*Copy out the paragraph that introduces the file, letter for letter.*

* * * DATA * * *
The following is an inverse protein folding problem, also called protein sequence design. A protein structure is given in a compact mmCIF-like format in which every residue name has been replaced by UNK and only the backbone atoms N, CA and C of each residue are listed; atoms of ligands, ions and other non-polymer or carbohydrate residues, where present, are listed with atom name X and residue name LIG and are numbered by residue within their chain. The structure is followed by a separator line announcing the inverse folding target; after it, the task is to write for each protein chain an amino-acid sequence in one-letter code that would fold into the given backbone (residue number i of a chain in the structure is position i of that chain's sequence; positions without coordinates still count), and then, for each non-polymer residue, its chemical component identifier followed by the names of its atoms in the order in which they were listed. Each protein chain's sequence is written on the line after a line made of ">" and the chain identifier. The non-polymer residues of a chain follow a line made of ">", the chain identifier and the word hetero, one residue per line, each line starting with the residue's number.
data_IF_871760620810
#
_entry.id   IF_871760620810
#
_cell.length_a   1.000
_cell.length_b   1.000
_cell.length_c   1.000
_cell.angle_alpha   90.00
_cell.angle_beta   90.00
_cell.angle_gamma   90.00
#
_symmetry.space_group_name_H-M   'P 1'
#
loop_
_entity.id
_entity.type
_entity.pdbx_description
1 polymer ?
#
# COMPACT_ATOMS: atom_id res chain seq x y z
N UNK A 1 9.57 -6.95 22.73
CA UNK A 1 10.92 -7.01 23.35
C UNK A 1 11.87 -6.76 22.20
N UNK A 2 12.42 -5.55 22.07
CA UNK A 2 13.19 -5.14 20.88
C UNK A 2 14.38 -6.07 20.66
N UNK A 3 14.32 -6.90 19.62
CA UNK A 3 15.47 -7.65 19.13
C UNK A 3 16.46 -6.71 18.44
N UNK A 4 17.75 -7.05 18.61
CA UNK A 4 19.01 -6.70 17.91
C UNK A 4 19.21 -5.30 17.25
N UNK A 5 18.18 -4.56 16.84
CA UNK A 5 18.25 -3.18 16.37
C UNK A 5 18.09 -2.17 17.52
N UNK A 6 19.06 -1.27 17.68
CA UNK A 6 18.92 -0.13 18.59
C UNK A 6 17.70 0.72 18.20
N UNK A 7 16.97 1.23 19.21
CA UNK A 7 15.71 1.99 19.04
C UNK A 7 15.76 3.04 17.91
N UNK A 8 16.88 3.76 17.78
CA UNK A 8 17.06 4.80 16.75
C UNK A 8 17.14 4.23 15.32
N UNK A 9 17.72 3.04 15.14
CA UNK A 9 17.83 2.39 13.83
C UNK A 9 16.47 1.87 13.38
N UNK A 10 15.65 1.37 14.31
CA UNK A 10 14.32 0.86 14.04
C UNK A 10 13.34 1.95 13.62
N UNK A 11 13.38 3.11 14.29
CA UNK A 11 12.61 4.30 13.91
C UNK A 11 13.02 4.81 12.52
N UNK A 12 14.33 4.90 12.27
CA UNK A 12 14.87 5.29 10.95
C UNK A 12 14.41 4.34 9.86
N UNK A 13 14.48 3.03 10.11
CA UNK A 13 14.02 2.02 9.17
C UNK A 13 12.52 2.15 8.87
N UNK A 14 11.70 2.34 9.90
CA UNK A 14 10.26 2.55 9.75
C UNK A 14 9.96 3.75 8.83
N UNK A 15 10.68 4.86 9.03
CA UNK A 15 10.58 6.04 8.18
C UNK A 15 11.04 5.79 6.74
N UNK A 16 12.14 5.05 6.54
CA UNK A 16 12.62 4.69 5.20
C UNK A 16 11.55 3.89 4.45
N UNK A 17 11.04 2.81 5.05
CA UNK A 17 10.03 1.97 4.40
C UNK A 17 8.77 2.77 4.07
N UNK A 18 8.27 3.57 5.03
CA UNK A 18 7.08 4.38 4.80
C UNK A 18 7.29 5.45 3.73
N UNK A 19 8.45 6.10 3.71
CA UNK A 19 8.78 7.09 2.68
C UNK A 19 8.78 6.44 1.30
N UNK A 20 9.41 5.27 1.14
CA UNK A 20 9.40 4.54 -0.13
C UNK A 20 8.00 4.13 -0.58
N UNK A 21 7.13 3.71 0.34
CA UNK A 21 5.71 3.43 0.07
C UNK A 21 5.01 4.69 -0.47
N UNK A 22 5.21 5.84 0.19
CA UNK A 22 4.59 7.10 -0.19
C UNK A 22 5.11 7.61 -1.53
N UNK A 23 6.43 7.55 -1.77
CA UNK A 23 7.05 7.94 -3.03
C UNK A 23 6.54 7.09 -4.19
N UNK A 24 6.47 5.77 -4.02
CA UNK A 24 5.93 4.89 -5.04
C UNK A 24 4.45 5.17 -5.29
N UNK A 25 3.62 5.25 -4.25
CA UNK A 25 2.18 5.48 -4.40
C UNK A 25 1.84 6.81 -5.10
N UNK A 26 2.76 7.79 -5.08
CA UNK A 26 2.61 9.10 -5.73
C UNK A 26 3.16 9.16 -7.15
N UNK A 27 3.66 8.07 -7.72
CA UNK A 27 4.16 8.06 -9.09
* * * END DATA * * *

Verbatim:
The following is an inverse protein folding problem, also called protein sequence design. A protein structure is given in a compact mmCIF-like format in which every residue name has been replaced by UNK and only the backbone atoms N, CA and C of each residue are listed; atoms of ligands, ions and other non-polymer or carbohydrate residues, where present, are listed with atom name X and residue name LIG and are numbered by residue within their chain. The structure is followed by a separator line announcing the inverse folding target; after it, the task is to write for each protein chain an amino-acid sequence in one-letter code that would fold into the given backbone (residue number i of a chain in the structure is position i of that chain's sequence; positions without coordinates still count), and then, for each non-polymer residue, its chemical component identifier followed by the names of its atoms in the order in which they were listed. Each protein chain's sequence is written on the line after a line made of ">" and the chain identifier. The non-polymer residues of a chain follow a line made of ">", the chain identifier and the word hetero, one residue per line, each line starting with the residue's number.